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President Donald Trump's $28 billion farm bailout may be paying many growers more than the trade war with China has cost them.
The U.S. Department of Agriculture's calculations overshot the impact of the trade conflict on American soybean prices, according to six academic studies, a conclusion that is likely to add to criticism that the bailout has generated distortions and inequalities in the farm economy.
"It's clear that the payment rates overstated the damage suffered by soybean growers," said Joseph Glauber, the USDA's former chief economist who published a review of the research in late November. "Based on what the studies show, the damages were about half that."
The academic research has focused on soybeans in part because the crop has been the most visible target of Chinese retaliation and overall received the most trade aid. But the method the department used to calculate trade losses also likely overstates the conflict's financial impact on most other farm products, though for a few commodities it may understate the true impact, Glauber, now a senior fellow at the International Food Policy Research Institute, said in an interview.
The divergence doesn't necessarily mean a bonanza for American farmers, who are being financially squeezed on other fronts, including a global commodity glut that is depressing prices and a year of wild weather that is damaging crop yields. Also, the trade conflict risks long-term loss of market share for U.S. producers as overseas customers build relationships with replacement suppliers. Neither the academic nor the USDA estimates take potential future market losses into account.
"You're ruining a huge export market," said Yuqing Zheng, an agricultural economist at the University of Kentucky. "Longer term, we don't know for sure what the impact will be. Even if there is no future tariff, China might import less from the United States."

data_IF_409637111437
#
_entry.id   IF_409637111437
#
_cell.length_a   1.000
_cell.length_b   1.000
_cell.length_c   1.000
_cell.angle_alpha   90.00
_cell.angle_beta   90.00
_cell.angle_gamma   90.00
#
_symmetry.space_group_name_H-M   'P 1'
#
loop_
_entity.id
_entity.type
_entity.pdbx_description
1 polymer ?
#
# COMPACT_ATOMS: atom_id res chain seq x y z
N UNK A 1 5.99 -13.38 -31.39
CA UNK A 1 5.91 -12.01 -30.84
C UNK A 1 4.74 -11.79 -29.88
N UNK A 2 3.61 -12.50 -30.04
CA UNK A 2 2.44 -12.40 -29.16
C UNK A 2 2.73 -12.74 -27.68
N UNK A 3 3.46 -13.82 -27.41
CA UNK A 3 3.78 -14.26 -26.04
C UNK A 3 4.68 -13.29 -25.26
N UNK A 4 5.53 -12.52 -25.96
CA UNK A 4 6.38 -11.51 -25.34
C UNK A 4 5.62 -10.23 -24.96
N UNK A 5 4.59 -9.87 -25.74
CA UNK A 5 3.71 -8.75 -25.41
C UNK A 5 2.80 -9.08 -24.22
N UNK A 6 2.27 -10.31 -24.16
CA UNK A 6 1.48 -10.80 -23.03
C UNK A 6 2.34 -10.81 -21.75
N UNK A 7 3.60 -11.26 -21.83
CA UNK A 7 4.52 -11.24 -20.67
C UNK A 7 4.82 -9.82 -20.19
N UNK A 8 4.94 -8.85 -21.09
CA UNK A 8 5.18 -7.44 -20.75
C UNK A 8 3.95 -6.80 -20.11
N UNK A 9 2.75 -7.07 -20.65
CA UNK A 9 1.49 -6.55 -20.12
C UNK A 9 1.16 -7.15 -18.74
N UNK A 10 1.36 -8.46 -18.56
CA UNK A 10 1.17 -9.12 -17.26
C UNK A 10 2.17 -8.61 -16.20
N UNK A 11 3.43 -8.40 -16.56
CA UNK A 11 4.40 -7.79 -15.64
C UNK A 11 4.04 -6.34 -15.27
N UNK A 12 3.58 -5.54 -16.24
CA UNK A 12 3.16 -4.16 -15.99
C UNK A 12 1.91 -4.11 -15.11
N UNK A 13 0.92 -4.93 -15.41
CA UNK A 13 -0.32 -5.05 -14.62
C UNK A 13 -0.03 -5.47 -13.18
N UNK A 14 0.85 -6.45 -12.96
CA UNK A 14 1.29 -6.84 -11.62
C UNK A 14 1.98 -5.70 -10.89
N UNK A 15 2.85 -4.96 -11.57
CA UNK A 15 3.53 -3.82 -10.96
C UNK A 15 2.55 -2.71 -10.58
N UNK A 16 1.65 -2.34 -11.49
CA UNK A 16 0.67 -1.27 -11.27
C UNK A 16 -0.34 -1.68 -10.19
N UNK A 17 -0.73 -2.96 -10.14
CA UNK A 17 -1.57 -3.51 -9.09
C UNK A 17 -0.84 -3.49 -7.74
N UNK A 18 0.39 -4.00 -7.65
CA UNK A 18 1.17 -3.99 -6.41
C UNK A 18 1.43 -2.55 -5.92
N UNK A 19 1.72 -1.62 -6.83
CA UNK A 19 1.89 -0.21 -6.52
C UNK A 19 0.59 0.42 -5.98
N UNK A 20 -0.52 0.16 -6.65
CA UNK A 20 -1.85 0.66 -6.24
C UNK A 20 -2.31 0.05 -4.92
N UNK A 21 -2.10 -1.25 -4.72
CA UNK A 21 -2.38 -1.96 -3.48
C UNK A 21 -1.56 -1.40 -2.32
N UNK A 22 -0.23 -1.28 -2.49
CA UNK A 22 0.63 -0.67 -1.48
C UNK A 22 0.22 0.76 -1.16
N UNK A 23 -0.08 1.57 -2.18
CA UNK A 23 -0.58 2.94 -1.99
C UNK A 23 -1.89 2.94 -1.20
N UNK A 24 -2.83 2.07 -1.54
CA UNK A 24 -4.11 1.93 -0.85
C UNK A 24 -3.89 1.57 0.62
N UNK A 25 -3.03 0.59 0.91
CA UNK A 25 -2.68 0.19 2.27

Still, a team led by Zheng estimated the trade conflict depressed U.S. soybean prices by only 36 cents per bushel in its first year, a period in which the bailout program paid soybean growers more than four times that: $1.65 per bushel.
The scale of the farm rescue package has now swelled to more than twice the ultimate $12 billion cost of the controversial auto industry bailouts under Presidents George W. Bush and Barack Obama. And it's increasingly come under under fire.
Senate Democrats issued a report in November arguing the trade aid program favors large producers over smaller ones. An advocacy group, the Environmental Working Group, released a study that asserted big farms so far have been the main beneficiaries of the billions of dollars in aid payments.
The USDA forecast last week net farm income will rise more than 10% this year to $92.5 billion, with additional government aid accounting for all of the increase in profits. Almost 40% of projected U.S. farm profits this year will come from trade aid, disaster assistance, federal subsidies and insurance payments. With the extra aid, farmers will have their highest profits in six years, though still well below the $124 billion they netted in 2013, according to the department.
The trade aid, particularly for soybeans, largely goes to the president's political supporters. Polls show Trump has maintained overwhelming backing from farmers. In the 2016 election, Trump won eight of the 10 states with the largest soybean acreage, all of them in the Midwest. Glauber estimates more than half of the direct payments under the USDA's market facilitation program cover soybeans.